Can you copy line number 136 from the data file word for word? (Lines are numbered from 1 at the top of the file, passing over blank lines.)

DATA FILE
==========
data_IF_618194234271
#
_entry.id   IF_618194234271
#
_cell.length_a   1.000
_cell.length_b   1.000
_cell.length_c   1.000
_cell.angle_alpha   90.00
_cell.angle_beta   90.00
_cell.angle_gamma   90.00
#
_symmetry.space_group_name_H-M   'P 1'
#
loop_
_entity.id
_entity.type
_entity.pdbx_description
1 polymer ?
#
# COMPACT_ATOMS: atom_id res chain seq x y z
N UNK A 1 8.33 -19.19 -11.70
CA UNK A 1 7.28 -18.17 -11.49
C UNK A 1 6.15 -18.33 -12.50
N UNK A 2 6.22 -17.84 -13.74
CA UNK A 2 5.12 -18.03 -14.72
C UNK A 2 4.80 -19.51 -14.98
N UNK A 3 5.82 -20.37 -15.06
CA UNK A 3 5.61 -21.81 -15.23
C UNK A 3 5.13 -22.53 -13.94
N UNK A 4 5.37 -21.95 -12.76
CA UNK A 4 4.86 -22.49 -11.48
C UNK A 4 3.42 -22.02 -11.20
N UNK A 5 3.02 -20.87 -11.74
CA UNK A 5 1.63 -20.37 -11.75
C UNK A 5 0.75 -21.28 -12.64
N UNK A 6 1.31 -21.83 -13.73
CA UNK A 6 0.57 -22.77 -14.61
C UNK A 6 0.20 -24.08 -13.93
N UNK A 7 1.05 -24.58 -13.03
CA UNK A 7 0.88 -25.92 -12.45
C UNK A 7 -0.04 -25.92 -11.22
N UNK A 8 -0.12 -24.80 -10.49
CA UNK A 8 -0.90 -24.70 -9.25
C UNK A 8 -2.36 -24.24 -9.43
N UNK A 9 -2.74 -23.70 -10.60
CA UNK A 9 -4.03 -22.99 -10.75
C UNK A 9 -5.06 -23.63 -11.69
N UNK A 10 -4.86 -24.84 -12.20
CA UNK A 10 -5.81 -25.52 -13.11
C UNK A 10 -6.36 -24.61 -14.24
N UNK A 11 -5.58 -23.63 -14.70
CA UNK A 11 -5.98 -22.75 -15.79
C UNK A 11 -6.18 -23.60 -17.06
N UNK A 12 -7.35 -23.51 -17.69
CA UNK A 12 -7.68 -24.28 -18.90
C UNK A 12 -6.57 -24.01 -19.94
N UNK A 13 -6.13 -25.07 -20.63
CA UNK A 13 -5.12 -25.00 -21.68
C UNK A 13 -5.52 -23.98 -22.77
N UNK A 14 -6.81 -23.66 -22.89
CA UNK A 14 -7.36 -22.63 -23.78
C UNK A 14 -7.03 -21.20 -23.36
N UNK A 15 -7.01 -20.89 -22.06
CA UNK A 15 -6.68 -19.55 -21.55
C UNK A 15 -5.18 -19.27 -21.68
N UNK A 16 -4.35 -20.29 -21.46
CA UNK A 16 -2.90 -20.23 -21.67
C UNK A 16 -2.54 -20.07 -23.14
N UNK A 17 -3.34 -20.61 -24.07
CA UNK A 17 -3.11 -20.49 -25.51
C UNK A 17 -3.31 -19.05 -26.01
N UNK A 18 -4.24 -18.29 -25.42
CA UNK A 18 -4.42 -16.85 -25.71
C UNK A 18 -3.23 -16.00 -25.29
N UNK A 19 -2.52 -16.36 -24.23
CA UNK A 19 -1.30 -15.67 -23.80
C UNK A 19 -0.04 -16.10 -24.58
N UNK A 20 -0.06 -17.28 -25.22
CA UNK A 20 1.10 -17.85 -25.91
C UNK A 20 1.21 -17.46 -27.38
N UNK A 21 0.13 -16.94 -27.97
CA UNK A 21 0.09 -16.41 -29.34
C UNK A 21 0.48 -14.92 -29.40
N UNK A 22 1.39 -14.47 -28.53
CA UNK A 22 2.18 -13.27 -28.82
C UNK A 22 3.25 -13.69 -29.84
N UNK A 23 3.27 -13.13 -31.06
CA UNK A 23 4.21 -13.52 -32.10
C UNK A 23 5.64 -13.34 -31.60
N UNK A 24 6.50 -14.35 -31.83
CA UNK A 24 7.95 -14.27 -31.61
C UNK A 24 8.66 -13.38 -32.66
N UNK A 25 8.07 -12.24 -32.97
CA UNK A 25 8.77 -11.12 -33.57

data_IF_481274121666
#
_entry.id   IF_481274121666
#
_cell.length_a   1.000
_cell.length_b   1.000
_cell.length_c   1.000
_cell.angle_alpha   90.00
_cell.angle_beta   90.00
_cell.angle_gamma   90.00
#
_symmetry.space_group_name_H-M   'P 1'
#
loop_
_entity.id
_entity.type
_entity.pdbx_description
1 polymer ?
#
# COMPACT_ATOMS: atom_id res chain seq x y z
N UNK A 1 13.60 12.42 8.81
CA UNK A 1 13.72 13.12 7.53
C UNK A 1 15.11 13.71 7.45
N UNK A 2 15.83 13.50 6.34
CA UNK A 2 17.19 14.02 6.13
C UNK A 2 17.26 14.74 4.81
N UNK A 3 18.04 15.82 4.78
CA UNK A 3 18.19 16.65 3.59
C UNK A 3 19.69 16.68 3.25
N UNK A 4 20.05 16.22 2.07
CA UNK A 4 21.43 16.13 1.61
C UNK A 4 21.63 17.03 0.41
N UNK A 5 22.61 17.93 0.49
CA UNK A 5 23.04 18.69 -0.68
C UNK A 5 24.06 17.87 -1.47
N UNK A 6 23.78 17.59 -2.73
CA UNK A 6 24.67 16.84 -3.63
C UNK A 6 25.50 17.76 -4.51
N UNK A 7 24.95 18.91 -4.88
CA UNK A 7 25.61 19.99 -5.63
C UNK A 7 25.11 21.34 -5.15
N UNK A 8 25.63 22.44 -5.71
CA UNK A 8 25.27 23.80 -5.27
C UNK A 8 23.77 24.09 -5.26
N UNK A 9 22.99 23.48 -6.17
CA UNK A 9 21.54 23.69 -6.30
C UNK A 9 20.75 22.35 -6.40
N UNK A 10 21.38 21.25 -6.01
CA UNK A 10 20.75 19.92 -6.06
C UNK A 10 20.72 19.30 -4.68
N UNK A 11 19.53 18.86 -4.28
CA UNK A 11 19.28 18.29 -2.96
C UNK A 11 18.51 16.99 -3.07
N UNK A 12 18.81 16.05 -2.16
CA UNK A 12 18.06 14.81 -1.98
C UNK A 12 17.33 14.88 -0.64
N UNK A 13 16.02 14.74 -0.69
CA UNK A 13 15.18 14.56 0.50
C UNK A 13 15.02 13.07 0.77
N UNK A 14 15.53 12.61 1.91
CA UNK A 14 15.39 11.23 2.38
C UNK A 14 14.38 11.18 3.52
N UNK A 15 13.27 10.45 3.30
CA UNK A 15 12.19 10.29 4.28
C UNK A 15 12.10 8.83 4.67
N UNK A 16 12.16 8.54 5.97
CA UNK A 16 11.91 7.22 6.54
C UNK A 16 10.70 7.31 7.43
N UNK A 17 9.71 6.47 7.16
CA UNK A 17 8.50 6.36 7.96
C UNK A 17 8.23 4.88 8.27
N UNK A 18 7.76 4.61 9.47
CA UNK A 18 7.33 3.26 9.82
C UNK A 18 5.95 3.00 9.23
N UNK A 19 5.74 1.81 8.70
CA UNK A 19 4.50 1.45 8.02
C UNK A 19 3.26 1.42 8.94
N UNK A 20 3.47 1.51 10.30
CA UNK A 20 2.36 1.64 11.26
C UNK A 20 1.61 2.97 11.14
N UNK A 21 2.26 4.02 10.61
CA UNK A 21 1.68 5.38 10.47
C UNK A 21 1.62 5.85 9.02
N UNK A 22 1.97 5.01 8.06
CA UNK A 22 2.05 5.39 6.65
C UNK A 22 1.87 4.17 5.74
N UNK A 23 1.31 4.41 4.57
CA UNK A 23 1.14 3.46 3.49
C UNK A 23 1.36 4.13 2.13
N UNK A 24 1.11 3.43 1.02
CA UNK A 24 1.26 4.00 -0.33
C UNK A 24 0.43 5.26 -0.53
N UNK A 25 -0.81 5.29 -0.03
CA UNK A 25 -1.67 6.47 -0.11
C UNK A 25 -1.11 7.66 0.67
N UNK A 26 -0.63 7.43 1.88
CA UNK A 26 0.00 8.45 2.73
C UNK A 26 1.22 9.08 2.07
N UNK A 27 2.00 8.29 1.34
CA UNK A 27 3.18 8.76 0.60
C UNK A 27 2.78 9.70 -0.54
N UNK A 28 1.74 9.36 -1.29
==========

N UNK A 8 25.63 22.44 -5.71